I was recently helping my daughter set up a home crystal growing kit, and having created a few rock candy growing jars in my childhood I thought the process would be simple.
A jar of warm solution, a stick, and a string. Done!
Not so fast…
I was surprised when the directions read that a seed crystal was required. I wondered why this was necessary and learned that using a seed crystal has the following benefits:
- reduces randomness in crystal formation – new crystalline structures attach to the seed crystal not anywhere on the jar
- the new molecular formations will form more easily into the desired shape
- decreases the amount of time for the phase transition to occur
What does crystal growing have to do with leading change?
This immediately made me think of a common structure for facilitating organization change and engaging employees, the change network. If you aren’t familiar, a change network is a select group of employees or representative sample of the groups impacted by the change who interact with the change lead for a specific purpose.
I think a change network actively researching the organization and experimenting with solutions to the challenges of change is a great way to use a change network. It works with the iterative nature of organization change and it engages the organization in the critical success factor, learning!! The change network learns the new ways of working through experimentation and eliminate activity that is no longer needed.
Regardless of the purpose that you assign to the change network. Keep in mind that the network is the ‘seed crystal‘ and the purpose of leveraging this structure for change is to reduce the randomness in the organization, send the same message broad and deep throughout the organization. Avoid having multiple interpretations of the change form throughout the organization.
The change network gives employees an example of stability and a group to emulate as they encounter many points of instability as the changes occur. The org can model the ‘shape or the interactions and behaviors of the change network. Once a peer is seen doing the ‘new way’ it will be easier for others to follow.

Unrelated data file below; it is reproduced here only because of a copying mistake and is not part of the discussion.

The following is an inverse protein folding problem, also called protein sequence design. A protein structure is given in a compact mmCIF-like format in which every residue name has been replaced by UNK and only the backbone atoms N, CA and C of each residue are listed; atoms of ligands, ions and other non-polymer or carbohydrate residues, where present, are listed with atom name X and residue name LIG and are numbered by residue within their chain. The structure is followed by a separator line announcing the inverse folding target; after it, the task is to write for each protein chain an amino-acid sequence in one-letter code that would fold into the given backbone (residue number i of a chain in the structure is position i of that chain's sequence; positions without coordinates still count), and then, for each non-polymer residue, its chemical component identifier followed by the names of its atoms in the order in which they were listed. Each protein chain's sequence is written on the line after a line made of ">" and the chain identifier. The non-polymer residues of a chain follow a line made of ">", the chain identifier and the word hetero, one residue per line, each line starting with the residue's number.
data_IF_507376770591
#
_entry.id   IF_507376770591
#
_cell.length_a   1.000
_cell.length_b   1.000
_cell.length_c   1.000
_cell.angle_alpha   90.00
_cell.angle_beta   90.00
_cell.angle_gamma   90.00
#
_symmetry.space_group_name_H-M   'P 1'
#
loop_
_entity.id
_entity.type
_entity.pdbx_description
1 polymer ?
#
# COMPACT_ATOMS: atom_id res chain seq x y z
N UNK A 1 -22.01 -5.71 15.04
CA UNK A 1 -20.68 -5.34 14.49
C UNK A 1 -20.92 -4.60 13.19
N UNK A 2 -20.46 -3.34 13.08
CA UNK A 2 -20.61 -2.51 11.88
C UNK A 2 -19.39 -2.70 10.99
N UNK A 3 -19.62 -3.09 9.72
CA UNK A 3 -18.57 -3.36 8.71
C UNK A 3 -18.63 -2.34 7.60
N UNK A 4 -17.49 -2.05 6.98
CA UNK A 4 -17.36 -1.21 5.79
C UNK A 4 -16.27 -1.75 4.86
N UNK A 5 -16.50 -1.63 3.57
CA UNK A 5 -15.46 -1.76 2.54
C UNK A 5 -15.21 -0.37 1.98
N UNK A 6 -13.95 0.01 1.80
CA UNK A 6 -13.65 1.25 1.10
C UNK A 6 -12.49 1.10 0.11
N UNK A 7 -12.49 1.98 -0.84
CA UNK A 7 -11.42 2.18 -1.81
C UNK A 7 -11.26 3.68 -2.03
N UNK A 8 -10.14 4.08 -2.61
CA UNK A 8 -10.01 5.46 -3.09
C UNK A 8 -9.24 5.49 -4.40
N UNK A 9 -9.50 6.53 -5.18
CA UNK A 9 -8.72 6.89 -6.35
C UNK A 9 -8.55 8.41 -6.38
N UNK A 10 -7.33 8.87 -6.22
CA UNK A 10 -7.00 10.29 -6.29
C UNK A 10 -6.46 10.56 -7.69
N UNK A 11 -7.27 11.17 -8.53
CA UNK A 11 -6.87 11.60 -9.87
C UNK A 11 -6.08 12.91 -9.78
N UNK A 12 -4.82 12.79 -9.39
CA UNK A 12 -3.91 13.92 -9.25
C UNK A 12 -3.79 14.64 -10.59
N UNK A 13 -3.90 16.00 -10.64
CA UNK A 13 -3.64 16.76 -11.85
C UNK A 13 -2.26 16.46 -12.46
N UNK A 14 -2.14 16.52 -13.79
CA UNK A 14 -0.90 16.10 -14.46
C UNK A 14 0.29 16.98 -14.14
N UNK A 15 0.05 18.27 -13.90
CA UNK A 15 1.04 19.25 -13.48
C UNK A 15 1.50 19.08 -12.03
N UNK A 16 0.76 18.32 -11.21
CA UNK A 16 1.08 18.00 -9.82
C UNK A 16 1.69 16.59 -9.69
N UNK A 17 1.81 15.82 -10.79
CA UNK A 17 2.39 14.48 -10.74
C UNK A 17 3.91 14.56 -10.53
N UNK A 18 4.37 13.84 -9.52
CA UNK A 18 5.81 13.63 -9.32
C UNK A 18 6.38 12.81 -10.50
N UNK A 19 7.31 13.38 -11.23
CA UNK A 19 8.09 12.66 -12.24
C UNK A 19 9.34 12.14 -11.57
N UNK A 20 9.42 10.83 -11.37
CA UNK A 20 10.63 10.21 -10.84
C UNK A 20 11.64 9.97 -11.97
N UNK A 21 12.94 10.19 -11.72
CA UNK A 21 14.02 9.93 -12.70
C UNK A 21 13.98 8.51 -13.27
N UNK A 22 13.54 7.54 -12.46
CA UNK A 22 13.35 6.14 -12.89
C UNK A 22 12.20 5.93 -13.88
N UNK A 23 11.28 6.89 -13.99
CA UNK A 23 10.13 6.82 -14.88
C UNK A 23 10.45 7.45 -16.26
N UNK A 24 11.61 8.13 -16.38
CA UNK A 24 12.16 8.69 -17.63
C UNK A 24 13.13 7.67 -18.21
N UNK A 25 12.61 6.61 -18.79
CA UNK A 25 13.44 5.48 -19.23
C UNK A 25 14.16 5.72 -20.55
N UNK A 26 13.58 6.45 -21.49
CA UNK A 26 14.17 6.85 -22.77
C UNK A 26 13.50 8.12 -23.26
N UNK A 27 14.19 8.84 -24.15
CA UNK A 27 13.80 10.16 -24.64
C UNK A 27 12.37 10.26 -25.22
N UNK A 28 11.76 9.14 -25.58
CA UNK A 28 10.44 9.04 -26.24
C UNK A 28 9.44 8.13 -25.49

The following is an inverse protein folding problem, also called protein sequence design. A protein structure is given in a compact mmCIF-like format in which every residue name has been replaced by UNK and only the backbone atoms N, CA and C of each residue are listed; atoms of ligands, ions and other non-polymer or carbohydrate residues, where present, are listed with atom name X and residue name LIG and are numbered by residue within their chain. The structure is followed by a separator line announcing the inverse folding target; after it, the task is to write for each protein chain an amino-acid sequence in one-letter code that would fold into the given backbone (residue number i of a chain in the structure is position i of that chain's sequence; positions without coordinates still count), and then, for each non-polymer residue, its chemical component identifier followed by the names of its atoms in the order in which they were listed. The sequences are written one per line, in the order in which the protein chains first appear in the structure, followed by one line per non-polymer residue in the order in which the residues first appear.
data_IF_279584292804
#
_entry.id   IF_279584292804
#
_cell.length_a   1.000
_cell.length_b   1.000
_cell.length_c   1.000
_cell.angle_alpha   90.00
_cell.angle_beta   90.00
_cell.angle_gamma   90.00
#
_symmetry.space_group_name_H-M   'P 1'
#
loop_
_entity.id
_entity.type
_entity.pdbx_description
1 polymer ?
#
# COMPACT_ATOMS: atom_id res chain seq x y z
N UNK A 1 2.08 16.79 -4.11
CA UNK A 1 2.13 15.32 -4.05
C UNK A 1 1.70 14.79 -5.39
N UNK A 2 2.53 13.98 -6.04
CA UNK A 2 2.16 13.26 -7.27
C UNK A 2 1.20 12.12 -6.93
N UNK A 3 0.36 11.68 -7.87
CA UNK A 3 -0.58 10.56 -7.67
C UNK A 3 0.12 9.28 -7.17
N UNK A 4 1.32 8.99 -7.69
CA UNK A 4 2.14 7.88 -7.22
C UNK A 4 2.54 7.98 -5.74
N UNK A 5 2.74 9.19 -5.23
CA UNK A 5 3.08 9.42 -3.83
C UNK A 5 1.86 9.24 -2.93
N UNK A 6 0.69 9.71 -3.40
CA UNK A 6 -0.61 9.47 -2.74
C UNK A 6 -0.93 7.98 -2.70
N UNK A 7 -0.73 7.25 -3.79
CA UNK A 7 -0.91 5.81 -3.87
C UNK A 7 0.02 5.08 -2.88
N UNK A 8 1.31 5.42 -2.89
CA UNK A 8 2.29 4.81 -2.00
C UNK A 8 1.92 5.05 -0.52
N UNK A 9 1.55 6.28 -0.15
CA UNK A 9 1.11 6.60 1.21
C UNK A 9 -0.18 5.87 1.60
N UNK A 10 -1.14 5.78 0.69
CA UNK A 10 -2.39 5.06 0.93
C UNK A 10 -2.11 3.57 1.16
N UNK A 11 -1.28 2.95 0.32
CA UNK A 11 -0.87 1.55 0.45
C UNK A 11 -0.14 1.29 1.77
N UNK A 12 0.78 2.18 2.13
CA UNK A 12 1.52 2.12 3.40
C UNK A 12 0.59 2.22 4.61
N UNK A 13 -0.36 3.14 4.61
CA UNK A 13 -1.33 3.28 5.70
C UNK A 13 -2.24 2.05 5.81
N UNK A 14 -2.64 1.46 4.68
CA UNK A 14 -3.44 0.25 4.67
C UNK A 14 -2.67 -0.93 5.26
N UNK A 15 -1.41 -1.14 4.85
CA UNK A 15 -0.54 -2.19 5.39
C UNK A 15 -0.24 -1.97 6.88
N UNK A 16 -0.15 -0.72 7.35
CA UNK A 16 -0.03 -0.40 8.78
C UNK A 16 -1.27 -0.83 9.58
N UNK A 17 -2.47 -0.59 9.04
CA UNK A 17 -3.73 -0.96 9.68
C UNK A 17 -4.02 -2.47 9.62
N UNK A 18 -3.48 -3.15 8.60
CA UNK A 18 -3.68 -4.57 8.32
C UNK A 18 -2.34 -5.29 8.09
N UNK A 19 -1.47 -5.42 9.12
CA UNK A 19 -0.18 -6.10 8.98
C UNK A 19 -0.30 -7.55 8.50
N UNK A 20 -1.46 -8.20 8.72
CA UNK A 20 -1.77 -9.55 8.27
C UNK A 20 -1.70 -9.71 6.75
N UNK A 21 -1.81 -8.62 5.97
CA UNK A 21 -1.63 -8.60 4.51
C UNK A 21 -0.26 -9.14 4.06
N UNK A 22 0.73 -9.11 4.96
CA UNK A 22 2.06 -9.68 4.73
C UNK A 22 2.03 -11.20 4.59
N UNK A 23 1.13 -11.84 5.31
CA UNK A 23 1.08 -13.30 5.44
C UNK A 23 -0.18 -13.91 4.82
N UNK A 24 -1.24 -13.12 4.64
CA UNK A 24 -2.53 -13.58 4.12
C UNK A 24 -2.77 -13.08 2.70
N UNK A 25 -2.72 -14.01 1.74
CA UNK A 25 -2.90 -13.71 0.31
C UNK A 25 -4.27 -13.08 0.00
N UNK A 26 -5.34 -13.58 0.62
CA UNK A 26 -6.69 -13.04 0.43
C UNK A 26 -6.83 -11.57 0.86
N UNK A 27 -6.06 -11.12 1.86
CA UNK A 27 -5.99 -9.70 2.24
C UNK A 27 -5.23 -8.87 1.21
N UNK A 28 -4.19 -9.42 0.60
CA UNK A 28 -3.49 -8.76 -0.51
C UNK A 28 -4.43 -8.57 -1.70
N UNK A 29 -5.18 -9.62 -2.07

Lastly, change networks can reduce the amount of time for change because more parts of the system are involved sooner and can begin to make micro adjustments as the future vision is described and understood. Not to mention the benefit of having the people with the most experience of the organization and their job responsibilities designing the common sense approach to the change that will impact them.
Suggestions for how to build your change network:
Selection considerations –
- representatives from each of the teams impacted by the change and representatives from each organization level
- a group of enthusiastic employees who are ready to learn and want to be in the middle of it all to help actively design the future
- leverage social network analysis and identify your top socially credible and highly connected employees to influence change
Options for the work and purpose of the change network
- Consultative – notice how the organization is learning and adjusting to the change. Discuss observations and impact with the members of the network to make adjustments where necessary
- Employee Listening – gather information about how the organization is adapting to the change and identify any associated risks to the desired end result
- Action Research – gathering up information about what the organization needs to make a change and then experimenting with solutions in real time in the flow of work to gain commitment and buy in for a solution.
Here’s the link to an experiment you can do at home in case your inner scientist is curious or you just need a break from the daily grind!